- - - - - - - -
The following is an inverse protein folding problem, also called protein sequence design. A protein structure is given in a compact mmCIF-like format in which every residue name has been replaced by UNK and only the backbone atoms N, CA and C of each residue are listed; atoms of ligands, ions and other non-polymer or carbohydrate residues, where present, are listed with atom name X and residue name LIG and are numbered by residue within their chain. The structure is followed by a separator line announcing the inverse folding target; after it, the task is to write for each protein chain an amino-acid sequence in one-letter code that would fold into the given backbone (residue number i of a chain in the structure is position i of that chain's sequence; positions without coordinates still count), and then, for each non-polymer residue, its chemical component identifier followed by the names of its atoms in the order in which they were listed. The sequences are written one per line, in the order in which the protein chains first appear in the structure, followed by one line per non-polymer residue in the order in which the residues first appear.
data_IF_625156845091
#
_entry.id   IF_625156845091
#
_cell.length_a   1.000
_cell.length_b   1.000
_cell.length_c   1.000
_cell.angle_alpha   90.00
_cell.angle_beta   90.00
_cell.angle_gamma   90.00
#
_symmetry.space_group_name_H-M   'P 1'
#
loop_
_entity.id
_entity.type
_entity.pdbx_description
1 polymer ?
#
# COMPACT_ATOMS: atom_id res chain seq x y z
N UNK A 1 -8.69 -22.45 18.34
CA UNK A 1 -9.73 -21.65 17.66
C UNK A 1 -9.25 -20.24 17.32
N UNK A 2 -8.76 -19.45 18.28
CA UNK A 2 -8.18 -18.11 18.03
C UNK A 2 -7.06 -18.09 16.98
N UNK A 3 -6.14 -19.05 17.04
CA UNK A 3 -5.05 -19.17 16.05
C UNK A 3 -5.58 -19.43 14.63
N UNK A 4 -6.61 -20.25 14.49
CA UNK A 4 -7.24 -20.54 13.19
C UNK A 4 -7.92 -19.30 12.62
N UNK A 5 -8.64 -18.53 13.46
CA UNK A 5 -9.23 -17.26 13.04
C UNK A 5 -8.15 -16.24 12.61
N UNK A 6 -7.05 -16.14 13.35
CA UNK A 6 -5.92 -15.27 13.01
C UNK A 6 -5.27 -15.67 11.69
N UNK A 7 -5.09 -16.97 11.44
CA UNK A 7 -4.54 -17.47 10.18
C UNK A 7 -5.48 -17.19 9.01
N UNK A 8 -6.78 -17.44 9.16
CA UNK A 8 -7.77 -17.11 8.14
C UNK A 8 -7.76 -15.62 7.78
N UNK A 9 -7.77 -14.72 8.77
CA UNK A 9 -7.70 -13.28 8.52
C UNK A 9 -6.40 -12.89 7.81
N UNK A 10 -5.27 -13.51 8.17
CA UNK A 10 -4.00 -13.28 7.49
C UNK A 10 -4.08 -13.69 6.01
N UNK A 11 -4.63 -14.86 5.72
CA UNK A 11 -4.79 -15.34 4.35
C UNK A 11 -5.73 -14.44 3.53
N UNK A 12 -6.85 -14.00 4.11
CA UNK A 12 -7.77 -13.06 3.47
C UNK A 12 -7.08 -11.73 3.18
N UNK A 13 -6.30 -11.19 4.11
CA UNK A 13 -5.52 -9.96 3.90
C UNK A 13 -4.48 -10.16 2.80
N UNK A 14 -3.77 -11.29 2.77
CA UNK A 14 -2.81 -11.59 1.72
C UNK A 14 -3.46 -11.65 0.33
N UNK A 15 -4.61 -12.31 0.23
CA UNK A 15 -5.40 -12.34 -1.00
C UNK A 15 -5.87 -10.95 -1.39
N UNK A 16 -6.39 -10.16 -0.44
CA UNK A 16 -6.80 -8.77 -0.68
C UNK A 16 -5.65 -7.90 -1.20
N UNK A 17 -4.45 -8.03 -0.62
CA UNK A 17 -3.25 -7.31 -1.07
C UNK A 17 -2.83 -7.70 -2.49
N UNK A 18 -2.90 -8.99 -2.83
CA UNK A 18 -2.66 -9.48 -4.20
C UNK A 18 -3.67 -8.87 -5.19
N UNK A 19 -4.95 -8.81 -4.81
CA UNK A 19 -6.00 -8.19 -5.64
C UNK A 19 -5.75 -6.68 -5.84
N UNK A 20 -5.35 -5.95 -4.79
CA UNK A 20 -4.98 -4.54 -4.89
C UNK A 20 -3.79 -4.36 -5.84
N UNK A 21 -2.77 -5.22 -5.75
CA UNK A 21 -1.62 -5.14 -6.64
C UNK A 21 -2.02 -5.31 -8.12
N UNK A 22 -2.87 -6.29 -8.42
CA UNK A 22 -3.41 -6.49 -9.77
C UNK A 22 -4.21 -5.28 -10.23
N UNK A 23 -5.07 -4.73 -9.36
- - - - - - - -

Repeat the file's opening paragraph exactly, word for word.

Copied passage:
The following is an inverse protein folding problem, also called protein sequence design. A protein structure is given in a compact mmCIF-like format in which every residue name has been replaced by UNK and only the backbone atoms N, CA and C of each residue are listed; atoms of ligands, ions and other non-polymer or carbohydrate residues, where present, are listed with atom name X and residue name LIG and are numbered by residue within their chain. The structure is followed by a separator line announcing the inverse folding target; after it, the task is to write for each protein chain an amino-acid sequence in one-letter code that would fold into the given backbone (residue number i of a chain in the structure is position i of that chain's sequence; positions without coordinates still count), and then, for each non-polymer residue, its chemical component identifier followed by the names of its atoms in the order in which they were listed. The sequences are written one per line, in the order in which the protein chains first appear in the structure, followed by one line per non-polymer residue in the order in which the residues first appear.